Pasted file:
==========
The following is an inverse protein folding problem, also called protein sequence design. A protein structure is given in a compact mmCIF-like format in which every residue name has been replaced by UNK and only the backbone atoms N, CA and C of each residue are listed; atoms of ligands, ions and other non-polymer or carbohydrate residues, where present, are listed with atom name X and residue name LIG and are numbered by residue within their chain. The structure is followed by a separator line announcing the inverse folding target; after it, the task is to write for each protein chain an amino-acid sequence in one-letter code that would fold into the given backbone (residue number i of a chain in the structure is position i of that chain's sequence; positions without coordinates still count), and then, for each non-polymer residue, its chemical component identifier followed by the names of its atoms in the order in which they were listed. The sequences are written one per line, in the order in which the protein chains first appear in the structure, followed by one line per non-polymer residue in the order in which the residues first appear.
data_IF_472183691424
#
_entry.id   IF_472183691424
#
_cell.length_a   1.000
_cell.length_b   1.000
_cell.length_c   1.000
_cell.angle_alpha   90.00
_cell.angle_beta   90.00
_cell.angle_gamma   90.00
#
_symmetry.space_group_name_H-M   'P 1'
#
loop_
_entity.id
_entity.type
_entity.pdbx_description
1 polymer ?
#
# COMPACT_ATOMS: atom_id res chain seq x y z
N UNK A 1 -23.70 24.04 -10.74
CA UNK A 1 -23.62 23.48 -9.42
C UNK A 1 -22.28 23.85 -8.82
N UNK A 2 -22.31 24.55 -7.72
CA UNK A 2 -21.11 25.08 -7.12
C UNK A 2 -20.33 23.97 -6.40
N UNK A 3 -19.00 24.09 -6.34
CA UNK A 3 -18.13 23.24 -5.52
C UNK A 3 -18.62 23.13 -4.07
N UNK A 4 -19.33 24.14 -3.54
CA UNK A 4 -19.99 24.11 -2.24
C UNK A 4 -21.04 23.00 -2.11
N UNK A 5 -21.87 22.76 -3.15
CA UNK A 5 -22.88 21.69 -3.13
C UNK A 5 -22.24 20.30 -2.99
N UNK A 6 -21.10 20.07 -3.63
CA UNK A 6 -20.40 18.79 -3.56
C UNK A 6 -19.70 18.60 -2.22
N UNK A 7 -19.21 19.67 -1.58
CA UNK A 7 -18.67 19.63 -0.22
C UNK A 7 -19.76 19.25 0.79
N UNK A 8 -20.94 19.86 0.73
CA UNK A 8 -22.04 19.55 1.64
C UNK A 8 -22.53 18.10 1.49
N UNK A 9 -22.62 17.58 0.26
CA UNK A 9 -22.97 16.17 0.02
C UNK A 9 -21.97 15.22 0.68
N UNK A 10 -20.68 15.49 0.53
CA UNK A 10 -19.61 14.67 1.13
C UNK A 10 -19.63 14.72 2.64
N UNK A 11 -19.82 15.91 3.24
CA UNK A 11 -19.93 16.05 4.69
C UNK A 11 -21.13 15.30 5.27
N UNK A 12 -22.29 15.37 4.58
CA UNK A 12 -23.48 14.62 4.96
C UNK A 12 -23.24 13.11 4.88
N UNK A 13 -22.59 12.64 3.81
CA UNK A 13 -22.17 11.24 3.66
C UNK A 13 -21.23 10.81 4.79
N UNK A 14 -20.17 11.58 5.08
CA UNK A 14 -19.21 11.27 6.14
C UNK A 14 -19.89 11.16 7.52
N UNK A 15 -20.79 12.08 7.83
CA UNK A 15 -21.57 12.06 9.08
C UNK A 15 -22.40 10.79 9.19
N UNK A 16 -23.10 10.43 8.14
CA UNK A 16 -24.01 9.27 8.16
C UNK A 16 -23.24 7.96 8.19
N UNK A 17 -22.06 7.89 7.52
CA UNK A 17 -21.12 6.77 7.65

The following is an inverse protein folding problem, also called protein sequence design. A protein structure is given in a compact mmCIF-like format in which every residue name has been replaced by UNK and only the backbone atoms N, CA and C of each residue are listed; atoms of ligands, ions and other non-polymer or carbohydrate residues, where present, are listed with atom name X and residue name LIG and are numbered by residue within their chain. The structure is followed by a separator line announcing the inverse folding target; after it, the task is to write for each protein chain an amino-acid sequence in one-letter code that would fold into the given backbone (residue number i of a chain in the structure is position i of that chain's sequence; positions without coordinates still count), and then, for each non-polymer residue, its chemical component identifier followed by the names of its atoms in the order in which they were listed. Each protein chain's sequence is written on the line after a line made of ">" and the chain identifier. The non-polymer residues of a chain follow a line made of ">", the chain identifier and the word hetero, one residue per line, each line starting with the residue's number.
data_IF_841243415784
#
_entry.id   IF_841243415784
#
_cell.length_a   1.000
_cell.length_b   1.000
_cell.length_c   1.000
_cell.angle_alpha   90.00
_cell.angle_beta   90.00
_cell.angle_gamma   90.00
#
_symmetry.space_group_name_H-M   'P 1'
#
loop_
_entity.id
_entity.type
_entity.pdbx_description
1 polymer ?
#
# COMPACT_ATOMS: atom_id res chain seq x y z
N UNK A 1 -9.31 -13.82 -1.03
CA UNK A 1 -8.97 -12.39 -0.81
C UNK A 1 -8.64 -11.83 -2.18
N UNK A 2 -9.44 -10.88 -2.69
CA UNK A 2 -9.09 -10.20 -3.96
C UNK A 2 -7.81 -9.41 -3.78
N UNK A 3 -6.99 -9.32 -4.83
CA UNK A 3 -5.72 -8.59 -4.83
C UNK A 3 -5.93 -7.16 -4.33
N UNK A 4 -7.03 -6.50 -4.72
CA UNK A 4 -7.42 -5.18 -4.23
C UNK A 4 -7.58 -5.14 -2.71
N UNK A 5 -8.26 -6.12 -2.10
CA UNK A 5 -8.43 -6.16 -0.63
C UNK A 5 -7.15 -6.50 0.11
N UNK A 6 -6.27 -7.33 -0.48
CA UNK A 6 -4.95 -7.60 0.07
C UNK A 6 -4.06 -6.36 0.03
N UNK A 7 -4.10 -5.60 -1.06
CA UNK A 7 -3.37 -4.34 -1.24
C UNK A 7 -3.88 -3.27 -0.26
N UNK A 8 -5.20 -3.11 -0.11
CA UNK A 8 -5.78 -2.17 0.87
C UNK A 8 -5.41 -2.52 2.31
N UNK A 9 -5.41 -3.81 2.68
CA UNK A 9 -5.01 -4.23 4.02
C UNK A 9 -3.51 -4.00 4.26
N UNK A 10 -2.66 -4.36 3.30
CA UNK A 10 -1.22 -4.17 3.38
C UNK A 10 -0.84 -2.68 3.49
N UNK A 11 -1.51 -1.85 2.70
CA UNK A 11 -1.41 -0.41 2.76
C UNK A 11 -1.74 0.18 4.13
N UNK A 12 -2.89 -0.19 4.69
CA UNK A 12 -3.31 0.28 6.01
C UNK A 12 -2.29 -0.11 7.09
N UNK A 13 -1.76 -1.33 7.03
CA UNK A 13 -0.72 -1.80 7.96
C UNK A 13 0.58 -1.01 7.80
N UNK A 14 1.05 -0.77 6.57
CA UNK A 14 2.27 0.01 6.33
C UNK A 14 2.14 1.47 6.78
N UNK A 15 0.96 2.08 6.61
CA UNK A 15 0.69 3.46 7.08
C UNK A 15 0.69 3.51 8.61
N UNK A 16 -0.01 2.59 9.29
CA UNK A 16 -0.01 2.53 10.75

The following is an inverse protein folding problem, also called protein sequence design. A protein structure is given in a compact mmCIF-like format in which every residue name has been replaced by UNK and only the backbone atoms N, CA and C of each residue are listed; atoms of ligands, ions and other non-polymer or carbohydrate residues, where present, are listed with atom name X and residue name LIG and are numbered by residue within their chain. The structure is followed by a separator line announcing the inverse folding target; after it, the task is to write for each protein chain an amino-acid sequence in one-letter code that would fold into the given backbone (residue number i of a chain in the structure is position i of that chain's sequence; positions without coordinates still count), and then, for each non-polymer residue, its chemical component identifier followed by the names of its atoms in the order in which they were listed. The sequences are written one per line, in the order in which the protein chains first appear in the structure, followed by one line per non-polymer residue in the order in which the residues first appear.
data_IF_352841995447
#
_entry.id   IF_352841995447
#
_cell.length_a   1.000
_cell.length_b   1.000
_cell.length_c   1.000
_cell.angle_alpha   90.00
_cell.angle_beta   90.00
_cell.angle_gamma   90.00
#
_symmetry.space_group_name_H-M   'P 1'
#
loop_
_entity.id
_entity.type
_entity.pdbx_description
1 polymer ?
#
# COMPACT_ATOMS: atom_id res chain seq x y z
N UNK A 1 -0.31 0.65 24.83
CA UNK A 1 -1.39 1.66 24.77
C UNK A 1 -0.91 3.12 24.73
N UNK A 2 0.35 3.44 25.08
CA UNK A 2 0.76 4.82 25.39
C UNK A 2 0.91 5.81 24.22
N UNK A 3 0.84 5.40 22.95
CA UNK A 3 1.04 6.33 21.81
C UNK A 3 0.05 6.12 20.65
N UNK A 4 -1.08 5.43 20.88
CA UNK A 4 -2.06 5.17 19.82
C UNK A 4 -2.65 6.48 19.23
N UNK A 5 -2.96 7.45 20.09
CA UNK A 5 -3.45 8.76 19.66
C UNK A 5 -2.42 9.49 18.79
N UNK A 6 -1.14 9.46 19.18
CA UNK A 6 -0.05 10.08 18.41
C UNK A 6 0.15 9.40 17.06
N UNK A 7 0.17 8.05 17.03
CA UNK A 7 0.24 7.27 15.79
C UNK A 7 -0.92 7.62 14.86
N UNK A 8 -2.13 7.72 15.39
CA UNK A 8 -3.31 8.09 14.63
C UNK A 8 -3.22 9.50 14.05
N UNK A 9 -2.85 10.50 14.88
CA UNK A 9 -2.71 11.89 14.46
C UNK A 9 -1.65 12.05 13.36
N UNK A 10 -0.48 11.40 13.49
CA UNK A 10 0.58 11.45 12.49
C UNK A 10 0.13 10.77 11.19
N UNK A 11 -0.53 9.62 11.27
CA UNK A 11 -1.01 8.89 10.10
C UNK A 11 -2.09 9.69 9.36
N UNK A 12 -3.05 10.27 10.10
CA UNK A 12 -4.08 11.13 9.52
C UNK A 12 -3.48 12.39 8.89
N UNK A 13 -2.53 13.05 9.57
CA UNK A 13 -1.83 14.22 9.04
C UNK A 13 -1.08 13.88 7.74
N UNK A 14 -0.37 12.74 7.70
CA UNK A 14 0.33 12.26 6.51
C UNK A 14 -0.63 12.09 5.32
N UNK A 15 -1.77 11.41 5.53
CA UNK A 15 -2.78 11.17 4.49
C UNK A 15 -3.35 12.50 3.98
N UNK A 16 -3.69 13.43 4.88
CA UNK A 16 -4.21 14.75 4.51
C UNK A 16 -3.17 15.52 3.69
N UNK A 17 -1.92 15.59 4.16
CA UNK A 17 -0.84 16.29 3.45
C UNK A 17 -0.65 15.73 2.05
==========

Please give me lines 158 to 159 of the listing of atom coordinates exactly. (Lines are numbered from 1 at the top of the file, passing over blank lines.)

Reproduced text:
1 polymer ?
#